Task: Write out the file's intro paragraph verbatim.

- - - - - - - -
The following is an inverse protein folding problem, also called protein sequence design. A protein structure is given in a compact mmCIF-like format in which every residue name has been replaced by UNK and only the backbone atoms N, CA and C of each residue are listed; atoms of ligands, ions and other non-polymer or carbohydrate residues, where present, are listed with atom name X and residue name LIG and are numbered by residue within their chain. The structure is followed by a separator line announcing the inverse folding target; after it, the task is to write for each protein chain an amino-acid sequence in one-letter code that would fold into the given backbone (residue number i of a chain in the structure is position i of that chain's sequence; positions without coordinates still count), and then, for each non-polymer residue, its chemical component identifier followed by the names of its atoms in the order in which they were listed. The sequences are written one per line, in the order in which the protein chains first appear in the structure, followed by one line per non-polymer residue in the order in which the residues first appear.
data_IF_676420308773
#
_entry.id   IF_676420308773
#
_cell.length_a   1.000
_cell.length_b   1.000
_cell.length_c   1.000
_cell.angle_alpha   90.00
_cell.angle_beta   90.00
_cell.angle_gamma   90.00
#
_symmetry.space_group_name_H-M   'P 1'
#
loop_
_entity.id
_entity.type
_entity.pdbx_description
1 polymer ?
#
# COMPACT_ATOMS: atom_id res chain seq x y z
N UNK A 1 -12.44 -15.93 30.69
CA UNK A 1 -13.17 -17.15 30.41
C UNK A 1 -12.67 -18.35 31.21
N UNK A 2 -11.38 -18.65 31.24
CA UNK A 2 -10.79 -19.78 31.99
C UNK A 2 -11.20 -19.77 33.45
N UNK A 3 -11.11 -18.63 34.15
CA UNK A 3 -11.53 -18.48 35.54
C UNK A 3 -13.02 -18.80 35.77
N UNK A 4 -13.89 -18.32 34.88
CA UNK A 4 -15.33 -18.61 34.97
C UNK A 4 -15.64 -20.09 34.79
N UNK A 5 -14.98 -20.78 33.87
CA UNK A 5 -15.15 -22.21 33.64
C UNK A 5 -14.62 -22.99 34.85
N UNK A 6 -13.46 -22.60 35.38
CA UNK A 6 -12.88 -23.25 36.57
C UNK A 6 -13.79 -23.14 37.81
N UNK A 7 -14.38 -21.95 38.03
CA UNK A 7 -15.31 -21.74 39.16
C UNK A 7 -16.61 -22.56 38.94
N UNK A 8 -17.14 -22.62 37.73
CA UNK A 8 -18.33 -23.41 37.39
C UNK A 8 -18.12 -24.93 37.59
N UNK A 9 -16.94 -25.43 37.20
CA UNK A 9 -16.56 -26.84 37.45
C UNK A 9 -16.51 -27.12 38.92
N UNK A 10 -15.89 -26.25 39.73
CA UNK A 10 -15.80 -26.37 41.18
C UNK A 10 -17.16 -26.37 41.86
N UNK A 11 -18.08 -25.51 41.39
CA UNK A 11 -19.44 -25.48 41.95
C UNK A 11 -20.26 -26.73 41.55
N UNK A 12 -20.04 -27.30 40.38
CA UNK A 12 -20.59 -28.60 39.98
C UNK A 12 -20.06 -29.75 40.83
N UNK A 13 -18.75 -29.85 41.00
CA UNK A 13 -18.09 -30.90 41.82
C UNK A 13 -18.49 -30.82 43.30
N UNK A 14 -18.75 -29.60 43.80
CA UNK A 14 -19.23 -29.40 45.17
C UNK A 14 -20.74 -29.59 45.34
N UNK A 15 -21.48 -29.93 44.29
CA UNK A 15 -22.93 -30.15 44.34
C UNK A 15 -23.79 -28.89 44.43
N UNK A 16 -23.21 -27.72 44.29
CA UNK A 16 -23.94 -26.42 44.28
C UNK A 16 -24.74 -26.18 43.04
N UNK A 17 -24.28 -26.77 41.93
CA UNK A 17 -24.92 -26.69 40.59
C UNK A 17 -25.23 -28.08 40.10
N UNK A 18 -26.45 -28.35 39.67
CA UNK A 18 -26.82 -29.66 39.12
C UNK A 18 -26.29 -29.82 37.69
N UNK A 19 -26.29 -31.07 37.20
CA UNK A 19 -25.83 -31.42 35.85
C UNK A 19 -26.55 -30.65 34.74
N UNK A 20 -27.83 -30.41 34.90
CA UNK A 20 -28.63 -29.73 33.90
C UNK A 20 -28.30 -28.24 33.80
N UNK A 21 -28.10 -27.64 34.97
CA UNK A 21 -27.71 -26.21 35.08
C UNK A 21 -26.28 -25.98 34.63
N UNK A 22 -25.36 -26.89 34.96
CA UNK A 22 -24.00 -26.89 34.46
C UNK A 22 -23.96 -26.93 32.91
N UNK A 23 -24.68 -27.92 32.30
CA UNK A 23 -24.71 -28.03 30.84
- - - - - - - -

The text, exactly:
The following is an inverse protein folding problem, also called protein sequence design. A protein structure is given in a compact mmCIF-like format in which every residue name has been replaced by UNK and only the backbone atoms N, CA and C of each residue are listed; atoms of ligands, ions and other non-polymer or carbohydrate residues, where present, are listed with atom name X and residue name LIG and are numbered by residue within their chain. The structure is followed by a separator line announcing the inverse folding target; after it, the task is to write for each protein chain an amino-acid sequence in one-letter code that would fold into the given backbone (residue number i of a chain in the structure is position i of that chain's sequence; positions without coordinates still count), and then, for each non-polymer residue, its chemical component identifier followed by the names of its atoms in the order in which they were listed. The sequences are written one per line, in the order in which the protein chains first appear in the structure, followed by one line per non-polymer residue in the order in which the residues first appear.